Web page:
Dr. Lana Castellucci, chair of the World Thrombosis Day Steering Committee, and assistant professor of medicine at the University of Ottawa, who was not involved in the study, told MNT:

“This study emphasizes the limitations of BMI reporting in surveys. BMI is captured at a single point in time when someone completes a survey, and it does not consider how long people are at their current BMI. This leads to different types of bias, overestimation or underestimation, of the relationship with obesity and mortality.”

“For example, if a person who recently gains or loses weight fills out the survey, the BMI recorded is at the time of the survey, and the weight changes may not be accurately considered in effects on health and diseases,” she noted.

Ramy H Bishay, endocrinologist and a Juniper spokesperson, who was also not involved in the study, pointed out the drawbacks of relying on BMI.

“The utility of BMI in its ability to predict mortality has been in question for over 15 years, and it’s still regarded as a crude measure of obesity by most experts. [B]MI has many pitfalls, [especially for] lean, muscular individuals, older populations, and those with significant disproportionate fat distribution, the BMI is likely to be less useful,” he told MNT.

Dr. Angela Fitch, co-founder and chief medical officer ofknownwell, and president of the Obesity Medicine Association, who was not involved in the study, touched on the issue of racial and cultural differences when using BMI.

“Anytime you are making assumptions using BMI data it is hard as we know that BMI is an indicator of excess adiposity (body fat) but not an absolute predictor of metabolic health. Also, the original BMI cut-offs were primarily in Caucasian people so applying BMI cutoffs to a population of people of cultural diversity is challenging,” she told MNT.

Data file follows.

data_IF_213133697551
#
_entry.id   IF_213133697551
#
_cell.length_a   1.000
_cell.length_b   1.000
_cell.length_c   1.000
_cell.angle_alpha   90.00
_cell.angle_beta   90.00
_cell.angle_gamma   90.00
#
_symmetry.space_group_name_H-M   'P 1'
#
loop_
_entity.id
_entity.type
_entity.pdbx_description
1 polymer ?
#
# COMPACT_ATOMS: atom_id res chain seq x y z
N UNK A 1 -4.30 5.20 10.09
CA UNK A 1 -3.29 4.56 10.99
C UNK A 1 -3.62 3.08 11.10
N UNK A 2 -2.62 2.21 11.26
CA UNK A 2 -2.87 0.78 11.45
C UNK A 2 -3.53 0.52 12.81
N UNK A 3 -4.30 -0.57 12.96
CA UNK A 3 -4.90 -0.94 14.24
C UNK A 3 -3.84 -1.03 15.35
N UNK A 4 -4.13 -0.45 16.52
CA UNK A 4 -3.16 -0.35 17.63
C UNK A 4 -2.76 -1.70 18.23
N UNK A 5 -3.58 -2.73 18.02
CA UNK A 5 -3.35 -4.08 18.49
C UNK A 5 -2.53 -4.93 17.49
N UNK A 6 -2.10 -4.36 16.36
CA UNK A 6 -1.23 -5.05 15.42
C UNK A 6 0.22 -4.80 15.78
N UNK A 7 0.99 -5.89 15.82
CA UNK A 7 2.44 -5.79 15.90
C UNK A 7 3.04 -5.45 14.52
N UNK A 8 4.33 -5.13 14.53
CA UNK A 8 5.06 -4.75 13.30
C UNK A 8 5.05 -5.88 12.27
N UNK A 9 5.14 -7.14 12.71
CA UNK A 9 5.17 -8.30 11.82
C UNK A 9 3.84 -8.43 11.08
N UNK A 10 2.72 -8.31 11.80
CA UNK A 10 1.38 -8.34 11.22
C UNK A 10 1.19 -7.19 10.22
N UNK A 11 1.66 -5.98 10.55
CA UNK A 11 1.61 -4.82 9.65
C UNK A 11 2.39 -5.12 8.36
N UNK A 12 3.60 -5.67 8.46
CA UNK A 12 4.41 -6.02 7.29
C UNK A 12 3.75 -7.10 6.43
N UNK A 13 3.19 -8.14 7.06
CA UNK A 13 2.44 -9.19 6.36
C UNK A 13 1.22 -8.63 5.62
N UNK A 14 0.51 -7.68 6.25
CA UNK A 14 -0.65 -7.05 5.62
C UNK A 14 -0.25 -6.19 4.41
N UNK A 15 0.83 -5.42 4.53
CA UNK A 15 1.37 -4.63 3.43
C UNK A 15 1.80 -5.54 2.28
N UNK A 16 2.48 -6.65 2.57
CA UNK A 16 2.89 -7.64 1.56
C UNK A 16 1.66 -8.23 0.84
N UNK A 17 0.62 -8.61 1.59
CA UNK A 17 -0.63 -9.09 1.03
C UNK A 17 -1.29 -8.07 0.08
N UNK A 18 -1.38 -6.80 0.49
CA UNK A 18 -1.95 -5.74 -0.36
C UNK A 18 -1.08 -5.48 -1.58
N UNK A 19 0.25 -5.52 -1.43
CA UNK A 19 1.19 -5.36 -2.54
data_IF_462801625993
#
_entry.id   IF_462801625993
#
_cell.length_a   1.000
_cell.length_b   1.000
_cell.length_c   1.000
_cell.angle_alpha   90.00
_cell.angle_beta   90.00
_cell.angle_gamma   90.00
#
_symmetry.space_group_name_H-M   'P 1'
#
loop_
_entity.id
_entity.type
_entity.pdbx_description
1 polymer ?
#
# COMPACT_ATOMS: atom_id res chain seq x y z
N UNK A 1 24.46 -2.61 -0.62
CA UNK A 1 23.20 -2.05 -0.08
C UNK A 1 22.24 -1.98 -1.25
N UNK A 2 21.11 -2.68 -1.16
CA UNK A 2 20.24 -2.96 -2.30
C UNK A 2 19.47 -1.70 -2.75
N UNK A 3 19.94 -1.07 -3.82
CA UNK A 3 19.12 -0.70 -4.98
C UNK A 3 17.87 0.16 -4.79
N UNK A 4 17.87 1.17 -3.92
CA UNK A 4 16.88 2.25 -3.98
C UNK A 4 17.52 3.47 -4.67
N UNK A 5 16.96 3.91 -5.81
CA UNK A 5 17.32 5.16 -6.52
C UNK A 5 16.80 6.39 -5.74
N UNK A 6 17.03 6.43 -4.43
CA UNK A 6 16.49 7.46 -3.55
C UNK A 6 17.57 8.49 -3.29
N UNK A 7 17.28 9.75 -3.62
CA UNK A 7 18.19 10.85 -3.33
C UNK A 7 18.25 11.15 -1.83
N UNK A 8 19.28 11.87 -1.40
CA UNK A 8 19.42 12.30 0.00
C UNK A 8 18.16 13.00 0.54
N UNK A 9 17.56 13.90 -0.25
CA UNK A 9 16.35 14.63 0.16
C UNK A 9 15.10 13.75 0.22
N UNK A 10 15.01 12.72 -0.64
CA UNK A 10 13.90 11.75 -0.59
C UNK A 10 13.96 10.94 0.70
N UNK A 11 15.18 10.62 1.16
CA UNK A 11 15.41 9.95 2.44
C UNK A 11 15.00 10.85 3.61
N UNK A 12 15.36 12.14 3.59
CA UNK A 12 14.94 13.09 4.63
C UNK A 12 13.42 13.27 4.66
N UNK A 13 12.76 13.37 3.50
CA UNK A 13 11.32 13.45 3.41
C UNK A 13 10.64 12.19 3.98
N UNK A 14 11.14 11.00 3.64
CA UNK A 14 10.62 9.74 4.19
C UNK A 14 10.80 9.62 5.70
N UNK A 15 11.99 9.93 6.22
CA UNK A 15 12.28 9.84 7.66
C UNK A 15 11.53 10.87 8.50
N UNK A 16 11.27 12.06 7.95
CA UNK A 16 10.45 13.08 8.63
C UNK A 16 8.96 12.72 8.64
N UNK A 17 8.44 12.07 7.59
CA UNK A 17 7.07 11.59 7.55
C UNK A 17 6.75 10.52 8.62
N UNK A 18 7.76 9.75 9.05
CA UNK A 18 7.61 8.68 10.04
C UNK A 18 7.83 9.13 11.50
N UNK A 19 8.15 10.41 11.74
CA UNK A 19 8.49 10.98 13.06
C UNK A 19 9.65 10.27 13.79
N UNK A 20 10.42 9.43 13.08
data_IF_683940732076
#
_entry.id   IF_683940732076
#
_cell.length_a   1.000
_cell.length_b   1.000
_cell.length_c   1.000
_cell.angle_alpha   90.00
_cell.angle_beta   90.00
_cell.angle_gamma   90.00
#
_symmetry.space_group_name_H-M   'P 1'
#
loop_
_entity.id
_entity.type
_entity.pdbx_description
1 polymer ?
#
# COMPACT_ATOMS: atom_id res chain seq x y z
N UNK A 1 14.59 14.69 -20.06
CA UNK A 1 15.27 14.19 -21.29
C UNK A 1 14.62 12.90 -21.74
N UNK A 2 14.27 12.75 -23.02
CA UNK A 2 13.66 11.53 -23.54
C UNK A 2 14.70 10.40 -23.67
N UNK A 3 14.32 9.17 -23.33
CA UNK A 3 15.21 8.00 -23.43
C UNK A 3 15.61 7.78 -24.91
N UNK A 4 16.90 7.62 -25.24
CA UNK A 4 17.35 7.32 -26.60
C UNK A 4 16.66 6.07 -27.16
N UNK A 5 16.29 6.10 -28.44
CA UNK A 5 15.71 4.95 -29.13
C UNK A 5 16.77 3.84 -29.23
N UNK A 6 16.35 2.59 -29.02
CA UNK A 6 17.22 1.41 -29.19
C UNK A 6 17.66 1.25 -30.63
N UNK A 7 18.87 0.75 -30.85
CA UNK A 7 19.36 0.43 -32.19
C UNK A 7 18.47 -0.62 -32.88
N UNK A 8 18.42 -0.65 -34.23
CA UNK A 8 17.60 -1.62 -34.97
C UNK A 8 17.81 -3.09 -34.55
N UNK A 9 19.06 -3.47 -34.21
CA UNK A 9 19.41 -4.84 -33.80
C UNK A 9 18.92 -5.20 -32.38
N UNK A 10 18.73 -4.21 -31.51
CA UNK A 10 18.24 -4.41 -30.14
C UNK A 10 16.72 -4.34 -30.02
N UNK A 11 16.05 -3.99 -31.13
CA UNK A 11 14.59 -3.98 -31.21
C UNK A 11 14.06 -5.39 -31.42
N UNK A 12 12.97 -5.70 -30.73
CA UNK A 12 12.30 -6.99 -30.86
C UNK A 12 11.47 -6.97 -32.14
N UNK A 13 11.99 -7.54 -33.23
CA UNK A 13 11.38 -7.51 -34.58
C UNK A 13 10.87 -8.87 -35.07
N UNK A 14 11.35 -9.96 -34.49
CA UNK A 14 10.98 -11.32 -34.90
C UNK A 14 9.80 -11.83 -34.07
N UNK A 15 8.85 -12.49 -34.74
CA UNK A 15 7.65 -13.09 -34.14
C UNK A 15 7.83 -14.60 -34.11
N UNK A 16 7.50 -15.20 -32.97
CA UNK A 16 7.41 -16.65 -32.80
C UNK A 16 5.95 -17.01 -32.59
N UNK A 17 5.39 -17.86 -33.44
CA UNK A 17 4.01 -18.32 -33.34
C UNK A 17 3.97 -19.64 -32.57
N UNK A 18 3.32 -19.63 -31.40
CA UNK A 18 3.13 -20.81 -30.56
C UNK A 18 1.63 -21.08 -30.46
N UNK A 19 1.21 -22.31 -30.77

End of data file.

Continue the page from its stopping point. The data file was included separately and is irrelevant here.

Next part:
“The limitations of these findings is that though authors show that BMI is not an ideal measure of increased health risk, no simple alternative to measure health is proposed,” Dr. Mir Ali, bariatric surgeon and medical director of MemorialCare Surgical Weight Loss Center at Orange Coast Medical Center in Fountain Valley, California, who was not involved in the study, told MNT.

“Therefore, BMI is still a useful tool. What the study does show that BMI over 25 does increase a person’s risk for developing obesity related diseases,” he said.

“The findings of this study are limited by the fact that the study only examined U.S. adults and the data used was from the NHANES survey, which does not have a representative sample of the general population,” Suzanne Manzi, pain management physician at Performance Pain & Sports Medicine, who was also not involved in the study, told MNT.

“Additionally, the study did not consider any other potential confounding factors, such as lifestyle or environmental factors, which may also influence the BMI-mortality association. Finally, the study relied on self-reported BMI, which may be subject to recall bias and inaccuracies,” she added.

Whilst accepting the importance of body shape and the inability of BMI to capture differences, Masters points out that any replacement measure would still be subject to the survival bias of those with recent weight gain and the negative survival bias of recent weight loss.

Dr. Bishay acknowledged that BMI still has its place in predicting disease risk but that a more accurate assessment will need follow-ups over time.

“Still, BMI has its role in predicting disease—cancer, type 2 diabetes, nonalcoholic fatty liver disease, hypertension and stroke risk. What this study however is shedding to light, is that a crude estimation of BMI on mortality risk is not static, and one needs to consider the trajectory of BMI changes over time and the reasons underpinning those changes,” he said.

“This analysis by Masters is likely to generate plenty of discussions and heated debate in defense of BMI as a predictor of mortality, which is becoming increasingly crude and obsolete in the face of more accepted measures such as waist circumference, waist-to-hip-ratio, and the Edmonton Obesity Staging System,” he concluded.

The author cautions that taking into account the length of time someone has had excess weight considerably adjusts the proportion of deaths due to being overweight and having obesity from negligible to 16.5%.